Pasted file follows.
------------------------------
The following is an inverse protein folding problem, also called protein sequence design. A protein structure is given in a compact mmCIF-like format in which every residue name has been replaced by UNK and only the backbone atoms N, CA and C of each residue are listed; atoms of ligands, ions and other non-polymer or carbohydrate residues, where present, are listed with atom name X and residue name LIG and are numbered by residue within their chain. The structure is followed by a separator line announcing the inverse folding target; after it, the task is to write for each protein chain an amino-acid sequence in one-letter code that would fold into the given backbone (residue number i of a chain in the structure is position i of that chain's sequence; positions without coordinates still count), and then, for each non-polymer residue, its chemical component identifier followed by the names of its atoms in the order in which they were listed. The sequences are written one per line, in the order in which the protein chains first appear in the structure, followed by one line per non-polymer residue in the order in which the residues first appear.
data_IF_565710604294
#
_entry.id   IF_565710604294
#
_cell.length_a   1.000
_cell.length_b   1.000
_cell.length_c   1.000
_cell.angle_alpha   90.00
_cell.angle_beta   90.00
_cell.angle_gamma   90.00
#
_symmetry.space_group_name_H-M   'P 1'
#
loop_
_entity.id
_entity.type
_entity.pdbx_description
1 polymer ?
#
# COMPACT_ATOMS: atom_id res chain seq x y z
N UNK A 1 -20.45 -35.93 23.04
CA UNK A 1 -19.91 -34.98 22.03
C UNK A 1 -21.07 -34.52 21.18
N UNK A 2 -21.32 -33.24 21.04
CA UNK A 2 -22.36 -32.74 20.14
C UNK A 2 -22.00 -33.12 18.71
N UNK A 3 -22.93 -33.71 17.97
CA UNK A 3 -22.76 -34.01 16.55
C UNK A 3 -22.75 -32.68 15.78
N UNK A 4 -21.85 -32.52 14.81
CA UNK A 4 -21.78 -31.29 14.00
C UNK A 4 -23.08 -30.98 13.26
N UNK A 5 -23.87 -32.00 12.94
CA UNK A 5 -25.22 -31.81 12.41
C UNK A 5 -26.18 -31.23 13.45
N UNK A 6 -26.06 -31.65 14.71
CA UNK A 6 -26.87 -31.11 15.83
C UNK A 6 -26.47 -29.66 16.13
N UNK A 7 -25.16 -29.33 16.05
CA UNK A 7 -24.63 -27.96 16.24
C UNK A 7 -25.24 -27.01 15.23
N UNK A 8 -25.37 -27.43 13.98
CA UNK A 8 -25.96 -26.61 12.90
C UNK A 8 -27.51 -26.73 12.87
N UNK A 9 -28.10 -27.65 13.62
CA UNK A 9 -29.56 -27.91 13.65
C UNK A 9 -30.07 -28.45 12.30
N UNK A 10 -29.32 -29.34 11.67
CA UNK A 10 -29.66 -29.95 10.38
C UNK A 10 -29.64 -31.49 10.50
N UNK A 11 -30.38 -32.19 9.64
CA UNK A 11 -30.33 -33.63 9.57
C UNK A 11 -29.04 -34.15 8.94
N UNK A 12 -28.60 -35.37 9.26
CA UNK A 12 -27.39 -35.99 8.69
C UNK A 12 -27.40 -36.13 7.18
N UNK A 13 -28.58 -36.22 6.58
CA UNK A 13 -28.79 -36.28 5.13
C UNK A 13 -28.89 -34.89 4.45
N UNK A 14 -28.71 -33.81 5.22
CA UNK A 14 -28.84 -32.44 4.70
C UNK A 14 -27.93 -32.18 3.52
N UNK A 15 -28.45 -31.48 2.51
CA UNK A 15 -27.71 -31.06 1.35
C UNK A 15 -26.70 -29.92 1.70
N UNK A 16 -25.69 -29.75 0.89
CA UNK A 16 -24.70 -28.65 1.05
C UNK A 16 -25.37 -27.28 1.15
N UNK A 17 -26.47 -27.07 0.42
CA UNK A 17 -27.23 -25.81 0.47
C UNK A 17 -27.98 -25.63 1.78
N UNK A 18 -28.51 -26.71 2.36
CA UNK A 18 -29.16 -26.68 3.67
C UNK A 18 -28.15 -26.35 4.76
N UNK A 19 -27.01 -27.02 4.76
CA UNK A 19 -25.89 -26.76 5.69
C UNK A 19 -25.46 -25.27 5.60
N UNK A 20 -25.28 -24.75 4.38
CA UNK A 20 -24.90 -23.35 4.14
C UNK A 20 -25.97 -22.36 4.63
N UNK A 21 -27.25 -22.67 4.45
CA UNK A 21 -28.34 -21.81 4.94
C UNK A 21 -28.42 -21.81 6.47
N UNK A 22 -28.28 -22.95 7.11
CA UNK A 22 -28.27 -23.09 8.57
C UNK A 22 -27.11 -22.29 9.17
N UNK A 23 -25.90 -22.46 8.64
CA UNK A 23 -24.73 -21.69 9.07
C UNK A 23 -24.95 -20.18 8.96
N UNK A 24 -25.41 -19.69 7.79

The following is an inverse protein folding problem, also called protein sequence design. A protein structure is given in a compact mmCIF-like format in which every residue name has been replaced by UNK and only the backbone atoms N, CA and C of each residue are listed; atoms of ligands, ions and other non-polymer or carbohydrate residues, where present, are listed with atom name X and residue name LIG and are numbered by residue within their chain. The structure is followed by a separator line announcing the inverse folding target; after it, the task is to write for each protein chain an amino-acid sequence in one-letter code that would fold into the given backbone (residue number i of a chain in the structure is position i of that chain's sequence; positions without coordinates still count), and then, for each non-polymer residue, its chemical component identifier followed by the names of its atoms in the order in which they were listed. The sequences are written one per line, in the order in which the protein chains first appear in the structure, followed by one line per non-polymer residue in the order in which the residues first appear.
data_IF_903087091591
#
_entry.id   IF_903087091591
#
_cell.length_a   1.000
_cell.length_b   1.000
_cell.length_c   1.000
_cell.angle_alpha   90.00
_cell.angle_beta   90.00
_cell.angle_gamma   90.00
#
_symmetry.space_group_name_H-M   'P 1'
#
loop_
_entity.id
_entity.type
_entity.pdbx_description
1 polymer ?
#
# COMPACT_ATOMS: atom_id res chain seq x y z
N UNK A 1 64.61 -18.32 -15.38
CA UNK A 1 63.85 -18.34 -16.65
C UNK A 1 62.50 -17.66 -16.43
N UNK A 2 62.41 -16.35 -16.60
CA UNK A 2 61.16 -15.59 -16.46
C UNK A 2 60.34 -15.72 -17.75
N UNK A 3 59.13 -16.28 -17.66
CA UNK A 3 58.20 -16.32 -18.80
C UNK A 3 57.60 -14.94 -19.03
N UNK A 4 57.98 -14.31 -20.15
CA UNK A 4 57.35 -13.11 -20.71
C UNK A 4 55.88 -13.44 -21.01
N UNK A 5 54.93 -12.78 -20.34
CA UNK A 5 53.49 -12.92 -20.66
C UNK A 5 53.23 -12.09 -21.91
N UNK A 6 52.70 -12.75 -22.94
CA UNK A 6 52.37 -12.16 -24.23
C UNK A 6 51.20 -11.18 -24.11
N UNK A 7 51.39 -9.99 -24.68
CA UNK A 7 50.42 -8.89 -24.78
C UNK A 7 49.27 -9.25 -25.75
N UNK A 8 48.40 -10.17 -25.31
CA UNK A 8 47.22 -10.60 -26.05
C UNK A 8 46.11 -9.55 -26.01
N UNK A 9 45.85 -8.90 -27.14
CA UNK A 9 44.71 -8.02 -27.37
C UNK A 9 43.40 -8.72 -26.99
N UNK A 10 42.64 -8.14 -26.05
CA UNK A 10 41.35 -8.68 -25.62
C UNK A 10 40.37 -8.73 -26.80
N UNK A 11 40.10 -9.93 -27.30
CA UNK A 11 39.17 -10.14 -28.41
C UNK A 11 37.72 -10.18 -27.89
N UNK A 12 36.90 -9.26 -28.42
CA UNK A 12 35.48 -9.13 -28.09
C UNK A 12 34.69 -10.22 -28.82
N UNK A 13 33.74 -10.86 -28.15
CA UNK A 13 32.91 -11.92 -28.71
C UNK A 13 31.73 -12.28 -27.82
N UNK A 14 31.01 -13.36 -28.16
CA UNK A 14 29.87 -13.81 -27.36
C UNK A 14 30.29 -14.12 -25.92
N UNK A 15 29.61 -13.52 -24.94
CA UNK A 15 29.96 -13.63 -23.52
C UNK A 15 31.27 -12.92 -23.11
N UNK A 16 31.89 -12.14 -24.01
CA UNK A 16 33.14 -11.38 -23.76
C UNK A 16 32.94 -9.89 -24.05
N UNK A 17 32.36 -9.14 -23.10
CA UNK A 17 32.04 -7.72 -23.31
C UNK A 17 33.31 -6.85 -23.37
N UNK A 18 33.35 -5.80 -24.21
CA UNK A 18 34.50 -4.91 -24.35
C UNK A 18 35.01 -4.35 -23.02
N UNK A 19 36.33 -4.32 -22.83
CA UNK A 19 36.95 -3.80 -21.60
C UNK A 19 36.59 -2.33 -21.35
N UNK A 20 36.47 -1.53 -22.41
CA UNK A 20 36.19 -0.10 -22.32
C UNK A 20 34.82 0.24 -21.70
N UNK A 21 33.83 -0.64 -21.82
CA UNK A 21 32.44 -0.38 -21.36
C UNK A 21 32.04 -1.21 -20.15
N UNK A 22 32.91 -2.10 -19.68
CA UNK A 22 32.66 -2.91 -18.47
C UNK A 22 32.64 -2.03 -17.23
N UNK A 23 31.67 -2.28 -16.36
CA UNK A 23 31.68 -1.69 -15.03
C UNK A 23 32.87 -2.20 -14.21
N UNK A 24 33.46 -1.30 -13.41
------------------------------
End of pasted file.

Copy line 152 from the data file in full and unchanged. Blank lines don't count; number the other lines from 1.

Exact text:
N UNK A 14 31.01 -13.36 -28.16